Commentator COVID-19 Survey Results: An Analysis
Editor’s Note: For the purposes of this article, “more difficult” refers to students who indicated that they found aspects of online classes to be “more difficult” or “much more difficult,” and vice versa for “less difficult.” This rule is true for every measure of student opinion in this survey unless indicated otherwise.
Over the past week, The Commentator conducted a survey on the experiences of students during the COVID-19 crisis, their transition to online learning and other policies of the university in response to the pandemic. The following article presents a detailed analysis of the results.
Overall, the survey polled 290 students, or 15% of the undergraduate student body.
102 respondents (35%) are Yeshiva College (YC) students, 120 (41%) are Stern College for Women (SCW) students, 49 (17%) are male Sy Syms School of Business (Syms-Men) students, 18 (6%) are female Sy Syms School of Business (Syms-Women) students and 1 (.3%) is a Katz School student.
103 respondents (36%) are in their first year on campus, 85 (29%) in their second year, 79 (27%) in their third year and 23 (8%) in their fourth year or beyond.
84% of the students polled live in the Eastern Time Zone.
In the analysis, specific conclusions or extrapolations were not drawn from the results of specific groups with a low sample size, such as respondents from Syms-Women, the Katz School and fourth-year students.
Overall, 66% of respondents find online classes to be more difficult than in-person classes.
92% of students also expressed that it was more difficult for them to maintain focus during online classes when compared to in-person classes. Of that number, 57% found it much more difficult to maintain focus.
Smartphone use during class has also increased with 86% of students saying they use a smartphone more frequently during online classes, and 56% of that number saying that they use smartphones in class much more frequently.
Students’ responses were more diverse when it came to maintaining their class schedules. 40% find it more difficult, 39% find it neither more nor less difficult and 21% find it less difficult to maintain their class schedules when compared to in-person classes.
When looking at their experiences with online learning, 41% say that they frequently encounter technical difficulties, 20% say they experience technical difficulties neither frequently nor infrequently and 39% infrequently experience technical difficulties. 52% of women frequently experience technical difficulties during online classes when compared to 30% of men.
Only 14% of students say their classes have been “Zoombombed.” Zoombombing is an unwanted disruption of a Zoom session, usually by strangers. When broken down by college, 33% of Syms-Men, 17% of YC and 6% of SCW students say their classes have been Zoombombed.
Overall, 68% of the student body is satisfied with the university’s response to the COVID-19 health crisis. 21% are neither satisfied nor dissatisfied and 11% are dissatisfied.
The university announced the implementation of a pass/no credit (P/N) option for undergraduates. 46% of the overall student body is satisfied, 24% is neither satisfied nor dissatisfied and 28% is dissatisfied. When broken down by college, 39% of YC, 48% of SCW and 57% of Syms-Men are satisfied by the policy.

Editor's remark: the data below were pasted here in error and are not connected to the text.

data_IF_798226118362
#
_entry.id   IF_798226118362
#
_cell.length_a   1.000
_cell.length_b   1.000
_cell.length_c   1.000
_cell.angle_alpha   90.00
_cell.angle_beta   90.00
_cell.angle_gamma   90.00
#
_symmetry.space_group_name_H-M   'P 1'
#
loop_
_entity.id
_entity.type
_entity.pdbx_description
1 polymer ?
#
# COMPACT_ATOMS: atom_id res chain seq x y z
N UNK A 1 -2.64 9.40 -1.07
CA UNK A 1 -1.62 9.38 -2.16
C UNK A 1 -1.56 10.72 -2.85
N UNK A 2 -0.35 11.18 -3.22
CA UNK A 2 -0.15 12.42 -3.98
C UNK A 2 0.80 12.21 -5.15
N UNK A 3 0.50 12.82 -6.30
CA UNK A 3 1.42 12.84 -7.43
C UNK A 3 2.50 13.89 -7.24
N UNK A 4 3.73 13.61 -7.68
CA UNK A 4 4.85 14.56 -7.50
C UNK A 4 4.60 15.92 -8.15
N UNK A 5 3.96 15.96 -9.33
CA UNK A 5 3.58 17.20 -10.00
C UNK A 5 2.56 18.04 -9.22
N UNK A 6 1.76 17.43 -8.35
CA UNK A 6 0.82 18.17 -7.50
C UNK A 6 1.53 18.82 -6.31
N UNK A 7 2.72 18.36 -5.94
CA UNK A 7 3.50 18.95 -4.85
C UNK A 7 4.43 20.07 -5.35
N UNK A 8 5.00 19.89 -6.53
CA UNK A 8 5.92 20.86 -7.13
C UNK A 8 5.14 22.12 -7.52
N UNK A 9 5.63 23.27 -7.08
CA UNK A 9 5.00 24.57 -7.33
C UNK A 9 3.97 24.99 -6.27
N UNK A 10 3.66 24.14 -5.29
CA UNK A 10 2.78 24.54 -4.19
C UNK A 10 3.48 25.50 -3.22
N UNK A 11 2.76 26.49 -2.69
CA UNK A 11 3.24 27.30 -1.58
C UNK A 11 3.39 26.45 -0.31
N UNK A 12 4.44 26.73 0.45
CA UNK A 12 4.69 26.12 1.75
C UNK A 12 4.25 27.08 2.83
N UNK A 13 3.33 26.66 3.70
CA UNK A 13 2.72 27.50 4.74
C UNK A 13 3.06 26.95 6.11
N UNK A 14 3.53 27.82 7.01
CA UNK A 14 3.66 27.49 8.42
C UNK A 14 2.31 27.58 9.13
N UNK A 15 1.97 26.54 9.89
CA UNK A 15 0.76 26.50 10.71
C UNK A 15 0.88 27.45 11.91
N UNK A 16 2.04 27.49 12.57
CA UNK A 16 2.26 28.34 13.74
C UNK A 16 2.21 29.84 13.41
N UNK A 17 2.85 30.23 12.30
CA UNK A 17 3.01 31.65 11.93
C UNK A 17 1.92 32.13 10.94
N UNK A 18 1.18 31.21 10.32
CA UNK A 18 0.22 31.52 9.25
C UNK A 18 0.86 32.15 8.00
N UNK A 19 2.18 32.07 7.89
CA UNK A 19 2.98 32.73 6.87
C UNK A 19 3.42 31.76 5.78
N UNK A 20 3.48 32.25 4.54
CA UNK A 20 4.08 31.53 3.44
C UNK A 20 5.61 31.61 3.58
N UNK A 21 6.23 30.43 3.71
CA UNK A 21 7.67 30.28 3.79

Overall, only 20% of students plan on using the P/N option while 40% will not and another 40% are still unsure as to whether they will use the option. Interestingly, 39% of Syms-Men say they will use the P/N option when compared to 16% of YC and 18% of SCW. When broken down by year, 32% of third-year students say they will use the option when compared to 16% for second-year and 17% for first-year students.
President Berman recently announced that the university will provide full refunds for remaining caf card balances as well as a 30% refund of spring semester housing charges. 66% of students expressed that they are satisfied with the refunds compared to 21% who are dissatisfied. 34% of students think that the refund policy is more generous than they expected, 39% say that it is neither more nor less generous than they expected, and 24% say that it is less generous than they expected.
We primarily followed the methodology used in the previous surveys of The Commentator over the past two years.
We reached out to students through the Wilfevents/Berenevents email lists encouraging students to sign up for the survey, gathering a total of 290 interested undergraduate students. We conducted a raffle with a $50 Amazon gift card as the first place prize to motivate respondents. We also confirmed that respondents were current undergraduate students with YU’s Office of Student Life. The survey was conducted through SurveyMonkey. All responses were completely anonymous.
Several confounding factors may have skewed the survey in a certain direction that was not representative of student opinion as a whole. For example, while Syms-Men are 28% of the undergraduate student body, only 17% of respondents to our survey were from Syms-Men. YC students were overrepresented in our survey, comprising 35% of the survey respondents while only being 23% of the student body. These factors, among others, may have affected the results of the survey.
Photo Caption: Overall, 68% of the student body is satisfied with the university’s response to the COVID-19 health crisis.
Photo Credit: The Commentator